Dear Ralph: While prepping my sled for summer storage this past spring, I found that my ’04 Polaris 800 XC SP (with the stainless...

Dear Ralph:
While prepping my sled for summer storage this past spring, I found that my ’04 Polaris 800 XC SP (with the stainless steel power valve mod, both cylinders) had stripped all the treads from the top hat nut that attaches the power valve to the bellows. The valves still moved freely within the cylinders and its threads were like brand new. This happened to both cylinders. Luckily all the metal shavings were contained within the valve body and bellows. As I recall during the winter, I had just put 400 or 500 miles on the machine when I couldn’t get it to go over 7200 RPM. Since I was on a long trip (another 400 miles to ride) I couldn’t trouble shoot it until I got home. My questions are: Is there a different, stronger nut for the Stainless Steel valves? Something made out of Stainless Steel? Does the extra weight of the valve require different bellows, springs? Anybody else having this problem?
Ray Fitzsimons
West Bloomfield, MI

Over the years as the engine performance and calibration of the Liberty 800 big block changed, the amount of heat the valves were exposed to also increased. This is more of an issue on the 800s than the smaller engines (like the 700) due to the larger bore of the 800, resulting in less room for coolant flow around the valve area on the 800.

In 2003, Polaris was using aluminum valves. In 2004, they upgraded to “hard coat anodized” valves, followed by stainless steel valves in 2005. All of these valves now supersede to the “Stainless Steel Valve Kit” (Polaris part #2202838). This kit contains the #5134492 stainless steel exhaust valves and valve springs (kit instructions provide information on what springs to use for what elevation).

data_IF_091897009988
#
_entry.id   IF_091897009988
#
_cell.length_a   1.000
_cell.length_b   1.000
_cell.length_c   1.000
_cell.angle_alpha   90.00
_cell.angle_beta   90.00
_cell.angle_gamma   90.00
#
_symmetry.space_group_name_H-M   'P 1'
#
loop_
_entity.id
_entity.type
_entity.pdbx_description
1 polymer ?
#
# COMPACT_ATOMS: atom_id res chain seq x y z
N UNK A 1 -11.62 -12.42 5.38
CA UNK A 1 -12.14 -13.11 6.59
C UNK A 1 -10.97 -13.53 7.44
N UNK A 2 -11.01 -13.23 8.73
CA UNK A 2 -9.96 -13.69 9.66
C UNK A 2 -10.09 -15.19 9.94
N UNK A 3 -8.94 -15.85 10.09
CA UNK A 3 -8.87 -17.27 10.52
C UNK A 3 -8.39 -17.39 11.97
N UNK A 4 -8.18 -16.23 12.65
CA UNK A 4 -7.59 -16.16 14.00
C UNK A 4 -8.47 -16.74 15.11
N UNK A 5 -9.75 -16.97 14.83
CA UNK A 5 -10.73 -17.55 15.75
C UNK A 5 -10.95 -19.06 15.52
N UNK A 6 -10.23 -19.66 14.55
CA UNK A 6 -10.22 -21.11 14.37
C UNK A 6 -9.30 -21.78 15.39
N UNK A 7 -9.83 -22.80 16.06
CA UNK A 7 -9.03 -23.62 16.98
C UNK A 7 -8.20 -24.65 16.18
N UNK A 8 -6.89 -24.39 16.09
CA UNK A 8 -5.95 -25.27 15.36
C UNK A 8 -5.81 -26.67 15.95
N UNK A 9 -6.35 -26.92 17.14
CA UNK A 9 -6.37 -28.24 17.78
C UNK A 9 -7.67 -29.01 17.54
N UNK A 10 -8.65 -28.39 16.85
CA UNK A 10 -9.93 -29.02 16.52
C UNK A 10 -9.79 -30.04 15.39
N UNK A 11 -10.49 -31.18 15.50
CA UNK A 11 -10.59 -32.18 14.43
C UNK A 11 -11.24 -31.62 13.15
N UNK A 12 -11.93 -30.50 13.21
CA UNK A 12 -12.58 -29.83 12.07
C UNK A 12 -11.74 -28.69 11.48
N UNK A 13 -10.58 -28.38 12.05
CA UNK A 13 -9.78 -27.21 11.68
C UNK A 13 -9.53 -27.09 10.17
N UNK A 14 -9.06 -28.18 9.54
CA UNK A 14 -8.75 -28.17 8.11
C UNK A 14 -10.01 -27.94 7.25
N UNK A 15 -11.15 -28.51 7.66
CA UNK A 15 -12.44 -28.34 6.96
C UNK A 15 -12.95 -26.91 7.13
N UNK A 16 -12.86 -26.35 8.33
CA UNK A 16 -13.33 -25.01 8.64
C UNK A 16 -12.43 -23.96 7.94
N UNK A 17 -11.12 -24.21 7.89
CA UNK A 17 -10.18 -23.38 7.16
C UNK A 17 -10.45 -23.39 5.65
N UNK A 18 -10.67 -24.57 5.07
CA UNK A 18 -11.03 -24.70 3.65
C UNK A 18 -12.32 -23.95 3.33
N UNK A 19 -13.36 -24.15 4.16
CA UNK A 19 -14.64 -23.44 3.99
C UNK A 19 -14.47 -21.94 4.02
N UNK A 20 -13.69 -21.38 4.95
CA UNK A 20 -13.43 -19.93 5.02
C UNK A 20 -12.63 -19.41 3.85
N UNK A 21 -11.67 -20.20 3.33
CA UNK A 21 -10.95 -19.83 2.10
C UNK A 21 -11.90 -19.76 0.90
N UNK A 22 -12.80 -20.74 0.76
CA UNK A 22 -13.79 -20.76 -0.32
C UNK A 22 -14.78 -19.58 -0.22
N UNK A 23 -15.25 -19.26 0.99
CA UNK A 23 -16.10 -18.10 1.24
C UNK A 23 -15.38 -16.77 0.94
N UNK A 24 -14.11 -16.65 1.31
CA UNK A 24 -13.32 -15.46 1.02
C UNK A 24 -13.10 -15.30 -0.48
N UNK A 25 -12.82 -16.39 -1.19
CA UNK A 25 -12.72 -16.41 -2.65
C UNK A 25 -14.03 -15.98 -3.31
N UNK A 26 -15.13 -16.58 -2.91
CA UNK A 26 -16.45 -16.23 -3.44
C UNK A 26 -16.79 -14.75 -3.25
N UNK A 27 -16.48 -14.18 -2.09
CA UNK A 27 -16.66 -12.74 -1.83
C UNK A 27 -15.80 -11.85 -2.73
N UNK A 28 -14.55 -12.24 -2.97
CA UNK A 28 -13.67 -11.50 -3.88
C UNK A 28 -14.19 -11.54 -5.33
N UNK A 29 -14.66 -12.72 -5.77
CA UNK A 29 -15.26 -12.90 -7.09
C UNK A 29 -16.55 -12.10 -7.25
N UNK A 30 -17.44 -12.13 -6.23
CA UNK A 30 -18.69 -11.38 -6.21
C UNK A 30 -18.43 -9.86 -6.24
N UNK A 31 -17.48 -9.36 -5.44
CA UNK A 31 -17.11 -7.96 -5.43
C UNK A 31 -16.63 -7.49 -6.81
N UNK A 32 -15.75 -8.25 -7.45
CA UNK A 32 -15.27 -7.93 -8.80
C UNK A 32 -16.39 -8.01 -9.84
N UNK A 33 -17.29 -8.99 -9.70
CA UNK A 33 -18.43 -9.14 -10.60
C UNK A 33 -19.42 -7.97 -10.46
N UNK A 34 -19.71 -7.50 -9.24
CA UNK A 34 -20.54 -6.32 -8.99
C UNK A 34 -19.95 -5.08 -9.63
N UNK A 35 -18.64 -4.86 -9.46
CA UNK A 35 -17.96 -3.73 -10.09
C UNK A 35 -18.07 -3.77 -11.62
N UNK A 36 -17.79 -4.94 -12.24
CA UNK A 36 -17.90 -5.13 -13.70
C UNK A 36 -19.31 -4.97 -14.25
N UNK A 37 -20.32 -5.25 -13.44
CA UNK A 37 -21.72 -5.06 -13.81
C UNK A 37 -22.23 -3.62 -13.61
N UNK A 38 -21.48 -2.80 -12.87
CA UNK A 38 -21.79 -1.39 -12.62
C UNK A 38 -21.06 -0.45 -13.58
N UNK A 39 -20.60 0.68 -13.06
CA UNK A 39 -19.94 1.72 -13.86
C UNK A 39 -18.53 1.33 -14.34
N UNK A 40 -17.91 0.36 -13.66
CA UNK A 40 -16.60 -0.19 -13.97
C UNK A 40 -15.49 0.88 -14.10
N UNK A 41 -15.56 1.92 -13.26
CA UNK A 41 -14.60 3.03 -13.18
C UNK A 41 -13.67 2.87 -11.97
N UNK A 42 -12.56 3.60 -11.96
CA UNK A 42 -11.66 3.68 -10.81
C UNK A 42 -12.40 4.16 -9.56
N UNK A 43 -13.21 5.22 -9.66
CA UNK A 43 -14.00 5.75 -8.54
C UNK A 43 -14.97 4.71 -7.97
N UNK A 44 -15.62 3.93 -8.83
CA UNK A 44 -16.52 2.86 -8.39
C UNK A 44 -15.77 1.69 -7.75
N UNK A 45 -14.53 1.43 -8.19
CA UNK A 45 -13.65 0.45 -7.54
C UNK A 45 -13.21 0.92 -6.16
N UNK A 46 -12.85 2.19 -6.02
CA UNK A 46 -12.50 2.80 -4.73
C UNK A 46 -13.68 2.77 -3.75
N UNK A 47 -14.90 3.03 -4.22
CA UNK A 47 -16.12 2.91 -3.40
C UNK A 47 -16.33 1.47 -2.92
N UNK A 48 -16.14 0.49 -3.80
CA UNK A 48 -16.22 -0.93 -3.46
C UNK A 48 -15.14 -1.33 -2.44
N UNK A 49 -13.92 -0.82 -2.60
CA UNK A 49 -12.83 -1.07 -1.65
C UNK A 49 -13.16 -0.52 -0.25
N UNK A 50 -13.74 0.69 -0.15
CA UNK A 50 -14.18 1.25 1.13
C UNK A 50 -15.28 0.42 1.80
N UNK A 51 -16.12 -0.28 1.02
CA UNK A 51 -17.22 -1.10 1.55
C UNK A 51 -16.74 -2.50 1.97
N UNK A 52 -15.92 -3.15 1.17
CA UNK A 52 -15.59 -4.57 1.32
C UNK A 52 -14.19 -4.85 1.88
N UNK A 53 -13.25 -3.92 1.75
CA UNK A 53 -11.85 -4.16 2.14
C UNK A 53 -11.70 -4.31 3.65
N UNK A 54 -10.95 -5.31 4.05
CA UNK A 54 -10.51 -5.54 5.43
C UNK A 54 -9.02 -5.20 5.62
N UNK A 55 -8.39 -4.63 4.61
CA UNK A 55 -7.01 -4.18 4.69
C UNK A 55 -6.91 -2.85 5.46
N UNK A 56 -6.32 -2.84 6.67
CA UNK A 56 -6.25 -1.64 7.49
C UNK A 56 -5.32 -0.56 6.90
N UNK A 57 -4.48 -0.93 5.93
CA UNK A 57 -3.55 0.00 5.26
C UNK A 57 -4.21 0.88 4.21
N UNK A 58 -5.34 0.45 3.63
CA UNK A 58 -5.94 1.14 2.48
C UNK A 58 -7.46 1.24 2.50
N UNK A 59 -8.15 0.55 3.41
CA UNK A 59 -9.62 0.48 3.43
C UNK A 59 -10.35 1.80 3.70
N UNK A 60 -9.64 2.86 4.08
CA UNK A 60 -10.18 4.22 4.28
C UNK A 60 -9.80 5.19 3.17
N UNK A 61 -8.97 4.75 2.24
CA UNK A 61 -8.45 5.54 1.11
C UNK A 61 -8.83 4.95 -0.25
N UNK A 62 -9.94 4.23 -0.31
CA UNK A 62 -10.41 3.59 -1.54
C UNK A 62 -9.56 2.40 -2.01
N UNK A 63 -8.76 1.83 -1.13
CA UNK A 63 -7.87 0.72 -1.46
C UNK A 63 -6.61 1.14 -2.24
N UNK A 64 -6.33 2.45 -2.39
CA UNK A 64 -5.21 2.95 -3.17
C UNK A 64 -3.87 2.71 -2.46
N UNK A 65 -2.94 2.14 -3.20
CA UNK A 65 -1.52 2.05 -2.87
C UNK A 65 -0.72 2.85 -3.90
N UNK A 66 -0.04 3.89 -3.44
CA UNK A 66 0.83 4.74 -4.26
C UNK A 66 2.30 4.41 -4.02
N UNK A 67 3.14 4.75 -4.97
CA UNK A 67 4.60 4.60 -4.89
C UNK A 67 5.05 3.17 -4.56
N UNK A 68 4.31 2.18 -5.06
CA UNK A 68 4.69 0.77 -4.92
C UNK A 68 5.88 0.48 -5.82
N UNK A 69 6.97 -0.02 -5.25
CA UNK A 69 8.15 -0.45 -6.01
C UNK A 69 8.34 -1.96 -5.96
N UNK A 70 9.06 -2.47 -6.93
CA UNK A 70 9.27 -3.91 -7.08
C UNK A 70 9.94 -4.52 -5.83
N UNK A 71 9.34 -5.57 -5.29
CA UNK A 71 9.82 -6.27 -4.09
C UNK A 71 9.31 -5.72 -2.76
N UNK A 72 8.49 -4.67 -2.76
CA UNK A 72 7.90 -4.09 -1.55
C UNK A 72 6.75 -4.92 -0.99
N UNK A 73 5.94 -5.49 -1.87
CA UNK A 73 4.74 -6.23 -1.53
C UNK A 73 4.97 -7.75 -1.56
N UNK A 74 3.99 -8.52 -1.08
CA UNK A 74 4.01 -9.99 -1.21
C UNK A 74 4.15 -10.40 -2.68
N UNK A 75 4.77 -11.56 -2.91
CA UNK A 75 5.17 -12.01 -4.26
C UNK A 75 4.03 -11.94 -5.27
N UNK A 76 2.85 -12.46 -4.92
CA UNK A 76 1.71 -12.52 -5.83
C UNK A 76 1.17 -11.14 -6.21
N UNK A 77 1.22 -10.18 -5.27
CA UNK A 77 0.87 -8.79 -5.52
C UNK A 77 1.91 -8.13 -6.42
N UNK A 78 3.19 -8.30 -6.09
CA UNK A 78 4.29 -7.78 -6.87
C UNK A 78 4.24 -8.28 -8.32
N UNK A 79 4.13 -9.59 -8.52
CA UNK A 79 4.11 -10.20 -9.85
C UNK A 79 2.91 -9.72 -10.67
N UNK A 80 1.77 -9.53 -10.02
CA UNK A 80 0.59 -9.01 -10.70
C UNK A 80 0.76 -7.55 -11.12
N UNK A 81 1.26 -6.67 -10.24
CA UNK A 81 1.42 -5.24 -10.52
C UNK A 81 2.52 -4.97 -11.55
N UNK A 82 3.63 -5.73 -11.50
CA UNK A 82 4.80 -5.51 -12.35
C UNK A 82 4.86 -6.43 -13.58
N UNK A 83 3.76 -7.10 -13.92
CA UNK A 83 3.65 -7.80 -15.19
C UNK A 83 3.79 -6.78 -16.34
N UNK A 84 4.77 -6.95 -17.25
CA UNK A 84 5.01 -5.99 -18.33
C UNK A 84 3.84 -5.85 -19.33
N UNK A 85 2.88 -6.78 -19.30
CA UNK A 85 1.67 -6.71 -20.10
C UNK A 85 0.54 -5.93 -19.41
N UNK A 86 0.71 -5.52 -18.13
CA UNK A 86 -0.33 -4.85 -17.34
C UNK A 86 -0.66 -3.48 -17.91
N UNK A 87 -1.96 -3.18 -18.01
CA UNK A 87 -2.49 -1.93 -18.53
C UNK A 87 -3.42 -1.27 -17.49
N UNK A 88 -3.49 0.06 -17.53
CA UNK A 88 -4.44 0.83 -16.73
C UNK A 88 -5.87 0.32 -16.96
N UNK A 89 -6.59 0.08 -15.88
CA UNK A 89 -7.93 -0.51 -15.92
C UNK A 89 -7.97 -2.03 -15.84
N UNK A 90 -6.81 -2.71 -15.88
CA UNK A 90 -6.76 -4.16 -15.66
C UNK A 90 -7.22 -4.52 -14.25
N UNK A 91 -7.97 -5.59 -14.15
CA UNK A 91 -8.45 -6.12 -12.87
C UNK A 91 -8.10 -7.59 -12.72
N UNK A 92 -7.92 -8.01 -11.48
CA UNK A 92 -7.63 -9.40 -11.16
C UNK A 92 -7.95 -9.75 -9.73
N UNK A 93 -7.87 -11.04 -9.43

Titanium valves were released as an accessory for MY05 for the 800, but with the success of the stainless steel valves the titanium accessories have since been dropped from the line.

Polaris went to the Stainless Steel valves in MY05 on the 800 using the aluminum cap nut, with Loctite 242 applied to the cap nut. When properly cleaned, Loctite applied and torque to 16 ft./lbs., the valves are secure. If they were contaminated with any oily substance, the locking agent would not bond (this applies to any fastener when using any Loctite bonding agent). The threads of valve and cap should be cleaned with a Loctite primer “N” and then have Loctite applied.

The cap nuts have transitioned from aluminum to anodized aluminum (Polaris part #5631687). In MY06 all valves were installed with the anodized cap nut and Loctite 242.

For the absolute best retention of the cap nut when using stainless or titanium valves, you could use Loctite 2760 (Polaris Part #8560107). The torque specification for both stainless steel and titanium is 16 ft./lbs. (+/- 2). When this Loctite 2760 is applied, a heat gun will have to be used to remove the cap nut. The use of 2760 Loctite on aluminum valves with aluminum cap nuts is acceptable. However, the nut will have to be heated to 350 degrees prior to attempting to remove it from the valve stem. The torque specification for aluminum valves with the old aluminum cap nuts is 12 ft./lbs. (+/- 2)

Polaris also wanted us to remind customers that they should always use high quality 2- stroke oils designed for variable exhaust valve engines. In the Polaris Service manual it is recommended to clean the valves every 1000 and 2000 miles, as well as preseason. Appropriately servicing a heavily carboned valve will minimize the chances for valve damage.

Also, the vehicle Owners Manual for 2003, page 125, states the customer should take it to his dealer for cleaning and servicing, as well as mentioning the use of proper oils.

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